- Some people wrote to Big Idea that it was inconsiderate of Larry to leave Bob in the sink in the show's conclusion. Phil Vischer explained that Larry didn't intentionally leaving Bob in the sink, but that Larry is a scatter-brained character and forgets sometimes.
- The original version of the bunny song had the original lyrics "I don't love my mom or my dad" and "I won't go to church and I won't go to school." Despite sounding harmless and not intended to be the trademark song from the episode for kids to sing, the beat of the song was so catchy that kids actually started singing along. After the video was released, parents wrote to Big Idea saying that the video was great, but that their children were singing The Bunny Song to their friends and that they didn't take too kindly to those specific lyrics. Two years later, when the first VeggieTales sing-along video came out, Big Idea decided to make The Bunny Song more appropriate, with the lyrics now saying, "I didn't eat my soup or my bread, just the bunny" and "Yeah, I'll go to church and I'll go to school." Yet after the new version came out, fan letters came in saying they wanted the original version back. When the modern version of this episode came out, Big Idea decided to make a neutral version with lyrics about not eating healthy food.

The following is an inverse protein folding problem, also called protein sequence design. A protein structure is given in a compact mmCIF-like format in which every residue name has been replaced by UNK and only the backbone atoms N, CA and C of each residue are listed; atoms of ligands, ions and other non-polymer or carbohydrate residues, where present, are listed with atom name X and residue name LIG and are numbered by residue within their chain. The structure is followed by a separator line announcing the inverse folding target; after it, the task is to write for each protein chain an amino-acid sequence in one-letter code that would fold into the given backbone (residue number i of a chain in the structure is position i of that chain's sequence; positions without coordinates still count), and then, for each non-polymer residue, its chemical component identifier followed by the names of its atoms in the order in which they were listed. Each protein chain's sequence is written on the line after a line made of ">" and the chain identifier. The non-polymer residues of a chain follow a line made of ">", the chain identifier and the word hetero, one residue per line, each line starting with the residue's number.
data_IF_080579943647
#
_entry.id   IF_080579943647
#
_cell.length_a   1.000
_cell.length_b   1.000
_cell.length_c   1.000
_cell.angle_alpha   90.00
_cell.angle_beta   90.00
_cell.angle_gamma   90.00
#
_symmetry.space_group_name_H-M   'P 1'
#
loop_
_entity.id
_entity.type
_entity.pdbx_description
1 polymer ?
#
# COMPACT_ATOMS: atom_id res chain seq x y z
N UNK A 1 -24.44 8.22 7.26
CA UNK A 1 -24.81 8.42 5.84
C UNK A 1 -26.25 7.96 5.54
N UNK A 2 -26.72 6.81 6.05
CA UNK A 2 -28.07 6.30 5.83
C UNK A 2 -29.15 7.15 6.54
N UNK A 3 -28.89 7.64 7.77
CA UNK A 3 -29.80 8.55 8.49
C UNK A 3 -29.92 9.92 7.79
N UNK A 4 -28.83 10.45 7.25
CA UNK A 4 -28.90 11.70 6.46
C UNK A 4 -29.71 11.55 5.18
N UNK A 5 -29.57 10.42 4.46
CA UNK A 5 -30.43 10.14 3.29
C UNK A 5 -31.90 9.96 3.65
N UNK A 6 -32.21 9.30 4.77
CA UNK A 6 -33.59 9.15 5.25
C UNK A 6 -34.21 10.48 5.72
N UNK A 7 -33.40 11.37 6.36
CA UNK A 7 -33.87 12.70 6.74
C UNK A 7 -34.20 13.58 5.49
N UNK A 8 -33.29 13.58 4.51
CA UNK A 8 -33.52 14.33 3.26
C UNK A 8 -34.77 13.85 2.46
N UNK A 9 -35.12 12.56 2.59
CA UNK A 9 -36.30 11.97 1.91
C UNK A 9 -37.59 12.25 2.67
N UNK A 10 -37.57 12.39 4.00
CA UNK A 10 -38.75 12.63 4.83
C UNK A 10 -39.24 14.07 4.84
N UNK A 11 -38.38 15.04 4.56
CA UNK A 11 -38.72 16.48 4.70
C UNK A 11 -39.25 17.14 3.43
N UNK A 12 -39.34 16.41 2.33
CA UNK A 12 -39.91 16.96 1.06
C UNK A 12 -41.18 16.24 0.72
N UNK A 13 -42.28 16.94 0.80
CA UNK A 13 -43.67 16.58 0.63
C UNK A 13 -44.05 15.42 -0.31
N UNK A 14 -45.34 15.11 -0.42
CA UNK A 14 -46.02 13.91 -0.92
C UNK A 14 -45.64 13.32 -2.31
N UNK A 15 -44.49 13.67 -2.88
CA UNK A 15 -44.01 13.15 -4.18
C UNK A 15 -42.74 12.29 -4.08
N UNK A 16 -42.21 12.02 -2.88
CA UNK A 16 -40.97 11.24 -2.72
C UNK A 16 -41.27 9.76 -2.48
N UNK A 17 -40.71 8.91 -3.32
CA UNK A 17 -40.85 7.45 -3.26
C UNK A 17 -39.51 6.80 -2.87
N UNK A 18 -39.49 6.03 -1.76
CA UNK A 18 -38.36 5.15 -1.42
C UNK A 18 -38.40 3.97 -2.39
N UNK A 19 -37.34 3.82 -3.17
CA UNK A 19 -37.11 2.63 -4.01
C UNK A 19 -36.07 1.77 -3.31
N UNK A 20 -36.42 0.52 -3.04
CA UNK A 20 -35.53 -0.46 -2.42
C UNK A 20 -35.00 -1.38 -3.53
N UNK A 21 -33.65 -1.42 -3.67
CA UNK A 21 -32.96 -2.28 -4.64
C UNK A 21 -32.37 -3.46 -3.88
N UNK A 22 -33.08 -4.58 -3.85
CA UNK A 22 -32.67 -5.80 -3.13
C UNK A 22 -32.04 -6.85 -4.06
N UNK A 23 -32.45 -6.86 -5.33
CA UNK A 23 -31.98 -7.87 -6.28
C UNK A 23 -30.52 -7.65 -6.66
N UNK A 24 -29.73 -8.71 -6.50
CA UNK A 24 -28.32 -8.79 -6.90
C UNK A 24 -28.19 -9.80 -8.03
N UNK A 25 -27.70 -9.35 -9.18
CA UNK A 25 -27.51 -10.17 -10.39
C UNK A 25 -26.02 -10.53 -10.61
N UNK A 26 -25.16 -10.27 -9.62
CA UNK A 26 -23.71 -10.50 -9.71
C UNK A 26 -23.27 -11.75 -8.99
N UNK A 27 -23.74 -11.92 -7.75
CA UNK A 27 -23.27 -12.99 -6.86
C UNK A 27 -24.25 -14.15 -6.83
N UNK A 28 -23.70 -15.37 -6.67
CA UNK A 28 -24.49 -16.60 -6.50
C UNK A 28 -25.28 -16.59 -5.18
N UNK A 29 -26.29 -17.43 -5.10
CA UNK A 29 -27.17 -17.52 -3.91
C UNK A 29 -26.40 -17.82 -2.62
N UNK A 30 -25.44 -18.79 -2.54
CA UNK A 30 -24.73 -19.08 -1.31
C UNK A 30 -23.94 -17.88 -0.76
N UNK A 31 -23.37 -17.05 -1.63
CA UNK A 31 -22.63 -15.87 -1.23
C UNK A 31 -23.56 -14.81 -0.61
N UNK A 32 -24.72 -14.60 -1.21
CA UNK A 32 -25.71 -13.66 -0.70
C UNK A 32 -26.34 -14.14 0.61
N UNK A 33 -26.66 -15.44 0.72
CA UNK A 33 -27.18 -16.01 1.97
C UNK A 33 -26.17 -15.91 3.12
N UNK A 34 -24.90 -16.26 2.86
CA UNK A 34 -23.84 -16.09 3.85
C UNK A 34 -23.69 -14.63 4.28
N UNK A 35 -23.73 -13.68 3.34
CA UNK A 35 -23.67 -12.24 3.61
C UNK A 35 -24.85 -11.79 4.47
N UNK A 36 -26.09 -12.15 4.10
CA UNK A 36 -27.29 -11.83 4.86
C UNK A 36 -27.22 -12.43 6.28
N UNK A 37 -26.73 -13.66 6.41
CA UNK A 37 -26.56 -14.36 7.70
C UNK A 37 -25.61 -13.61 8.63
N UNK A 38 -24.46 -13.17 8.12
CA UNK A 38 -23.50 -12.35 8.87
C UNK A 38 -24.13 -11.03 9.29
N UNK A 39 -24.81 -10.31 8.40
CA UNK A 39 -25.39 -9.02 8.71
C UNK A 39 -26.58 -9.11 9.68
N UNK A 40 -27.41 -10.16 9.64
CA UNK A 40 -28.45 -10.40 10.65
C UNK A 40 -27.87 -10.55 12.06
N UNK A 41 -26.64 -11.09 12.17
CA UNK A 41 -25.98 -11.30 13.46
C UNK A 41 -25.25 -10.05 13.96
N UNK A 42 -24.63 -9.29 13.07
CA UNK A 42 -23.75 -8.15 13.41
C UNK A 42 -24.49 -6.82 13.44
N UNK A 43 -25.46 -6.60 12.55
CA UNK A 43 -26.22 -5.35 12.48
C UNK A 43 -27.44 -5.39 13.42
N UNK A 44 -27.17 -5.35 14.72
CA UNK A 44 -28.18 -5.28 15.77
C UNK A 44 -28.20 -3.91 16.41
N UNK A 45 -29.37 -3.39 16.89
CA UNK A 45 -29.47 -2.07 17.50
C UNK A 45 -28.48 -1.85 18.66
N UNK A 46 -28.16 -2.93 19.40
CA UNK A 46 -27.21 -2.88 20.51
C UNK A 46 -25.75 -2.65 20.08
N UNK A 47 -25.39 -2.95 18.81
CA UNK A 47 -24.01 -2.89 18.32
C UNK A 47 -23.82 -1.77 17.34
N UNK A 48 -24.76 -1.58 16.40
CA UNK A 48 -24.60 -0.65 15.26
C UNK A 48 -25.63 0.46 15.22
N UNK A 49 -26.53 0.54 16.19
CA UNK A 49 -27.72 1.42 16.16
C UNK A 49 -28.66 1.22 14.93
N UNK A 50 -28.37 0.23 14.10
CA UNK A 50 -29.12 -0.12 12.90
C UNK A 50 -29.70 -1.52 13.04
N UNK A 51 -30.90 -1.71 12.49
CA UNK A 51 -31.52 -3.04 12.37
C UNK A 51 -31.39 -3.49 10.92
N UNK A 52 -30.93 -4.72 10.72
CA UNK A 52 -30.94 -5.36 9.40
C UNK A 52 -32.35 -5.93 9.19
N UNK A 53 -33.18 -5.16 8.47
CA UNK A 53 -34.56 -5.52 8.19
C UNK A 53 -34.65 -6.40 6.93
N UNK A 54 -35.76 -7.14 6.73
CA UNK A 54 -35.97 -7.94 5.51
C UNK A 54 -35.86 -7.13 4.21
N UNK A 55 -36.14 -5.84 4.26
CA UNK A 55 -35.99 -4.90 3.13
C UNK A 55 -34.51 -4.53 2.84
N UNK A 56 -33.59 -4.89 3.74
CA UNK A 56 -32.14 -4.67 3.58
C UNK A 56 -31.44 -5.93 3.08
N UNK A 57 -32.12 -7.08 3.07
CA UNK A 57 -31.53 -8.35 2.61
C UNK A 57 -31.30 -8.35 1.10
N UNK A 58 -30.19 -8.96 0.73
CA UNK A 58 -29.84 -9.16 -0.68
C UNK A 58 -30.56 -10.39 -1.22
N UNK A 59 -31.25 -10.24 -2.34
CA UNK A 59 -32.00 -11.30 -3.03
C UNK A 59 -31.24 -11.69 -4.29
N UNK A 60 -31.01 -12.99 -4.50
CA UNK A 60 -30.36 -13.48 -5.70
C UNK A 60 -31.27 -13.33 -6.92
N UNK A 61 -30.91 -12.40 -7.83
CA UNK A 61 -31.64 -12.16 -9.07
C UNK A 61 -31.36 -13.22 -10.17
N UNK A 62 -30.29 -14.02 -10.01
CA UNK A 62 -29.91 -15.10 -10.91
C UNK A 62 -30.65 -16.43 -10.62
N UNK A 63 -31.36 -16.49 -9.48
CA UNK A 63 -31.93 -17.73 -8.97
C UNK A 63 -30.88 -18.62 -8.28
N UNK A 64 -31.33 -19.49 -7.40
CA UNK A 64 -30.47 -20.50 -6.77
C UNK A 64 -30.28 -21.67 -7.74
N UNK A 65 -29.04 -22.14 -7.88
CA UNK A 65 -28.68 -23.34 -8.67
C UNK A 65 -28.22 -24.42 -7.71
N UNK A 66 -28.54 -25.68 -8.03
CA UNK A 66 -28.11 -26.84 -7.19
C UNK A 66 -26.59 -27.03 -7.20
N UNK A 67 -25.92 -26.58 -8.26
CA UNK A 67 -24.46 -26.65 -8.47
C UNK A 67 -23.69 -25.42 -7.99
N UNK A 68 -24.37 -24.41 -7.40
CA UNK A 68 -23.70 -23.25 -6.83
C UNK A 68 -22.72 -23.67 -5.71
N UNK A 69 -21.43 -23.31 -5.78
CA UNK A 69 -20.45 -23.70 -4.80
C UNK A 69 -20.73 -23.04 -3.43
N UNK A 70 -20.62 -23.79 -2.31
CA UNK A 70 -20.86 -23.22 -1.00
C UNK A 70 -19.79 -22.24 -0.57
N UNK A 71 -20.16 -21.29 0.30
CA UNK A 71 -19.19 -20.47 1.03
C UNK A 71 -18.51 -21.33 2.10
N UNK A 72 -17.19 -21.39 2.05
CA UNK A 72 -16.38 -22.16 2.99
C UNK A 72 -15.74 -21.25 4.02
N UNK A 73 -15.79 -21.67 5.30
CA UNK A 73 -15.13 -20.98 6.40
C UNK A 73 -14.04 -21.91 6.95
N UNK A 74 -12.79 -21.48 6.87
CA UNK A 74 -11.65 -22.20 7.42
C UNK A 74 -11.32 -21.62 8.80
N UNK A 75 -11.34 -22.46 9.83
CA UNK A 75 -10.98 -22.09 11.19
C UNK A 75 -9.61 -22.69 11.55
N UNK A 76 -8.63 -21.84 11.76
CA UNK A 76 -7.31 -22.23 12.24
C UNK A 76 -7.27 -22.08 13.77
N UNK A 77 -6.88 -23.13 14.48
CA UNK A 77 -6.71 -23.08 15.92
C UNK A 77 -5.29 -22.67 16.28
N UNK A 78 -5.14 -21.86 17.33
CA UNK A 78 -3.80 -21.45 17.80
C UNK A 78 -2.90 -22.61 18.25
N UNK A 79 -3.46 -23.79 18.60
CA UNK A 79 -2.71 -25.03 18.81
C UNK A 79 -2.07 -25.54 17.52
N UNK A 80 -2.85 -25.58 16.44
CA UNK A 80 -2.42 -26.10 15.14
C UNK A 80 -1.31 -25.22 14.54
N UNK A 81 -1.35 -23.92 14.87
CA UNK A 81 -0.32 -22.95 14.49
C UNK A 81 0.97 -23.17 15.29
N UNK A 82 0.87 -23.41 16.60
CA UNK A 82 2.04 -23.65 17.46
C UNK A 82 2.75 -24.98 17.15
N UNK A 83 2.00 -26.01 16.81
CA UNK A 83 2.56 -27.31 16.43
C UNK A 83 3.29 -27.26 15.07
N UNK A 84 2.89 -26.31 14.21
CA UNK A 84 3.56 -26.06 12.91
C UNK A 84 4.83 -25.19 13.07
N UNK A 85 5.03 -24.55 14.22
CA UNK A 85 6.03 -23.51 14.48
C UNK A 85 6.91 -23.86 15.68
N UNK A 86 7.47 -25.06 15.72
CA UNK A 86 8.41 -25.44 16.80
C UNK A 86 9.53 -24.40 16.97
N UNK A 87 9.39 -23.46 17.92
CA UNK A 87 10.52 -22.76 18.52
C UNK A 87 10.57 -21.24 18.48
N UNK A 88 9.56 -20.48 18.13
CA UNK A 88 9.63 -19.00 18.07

- The television monitor that plays Mr. Nezzer's announcement was inspired by the computers from Terry Gilium's "Brazil".
- According to Mike Nawrocki on the DVD commentary, he said that when the first animations of Larry wearing the oven mitt came through the flowers on the mitt didn't stick on and were floating around Larry's head.
- It is also seen that if the bunnies were made wrong (wrong ears) , they would also be thrown in the furnace.
- When Laura takes off with the chocolate bunnies, the bunnies in the conveyor belt disappear upon reaching the end.
- During the "Good Morning George" song, Rack Shack and Benny are slightly hovering above the ground.
- Good Morning George (sung by: Mr. Lunt, Laura Carrot, Rack, Shack, Benny, factory workers)
- Think of Me (sung by: Junior's Mom, Shack)
- The Bunny Song (sung by: Mr. Nezzer, backup female Asparaguses)
- Think of Me (Reprise) (sung by: Rack, Shack, Benny)
- Dance of the Cucumber (sung by: Larry and Bob)
- I Tried To Be Patient (sung by: Mr. Nezzer)
- Stand Up (sung by: Rack, Shack, Benny, Mr. Nezzer, factory workers)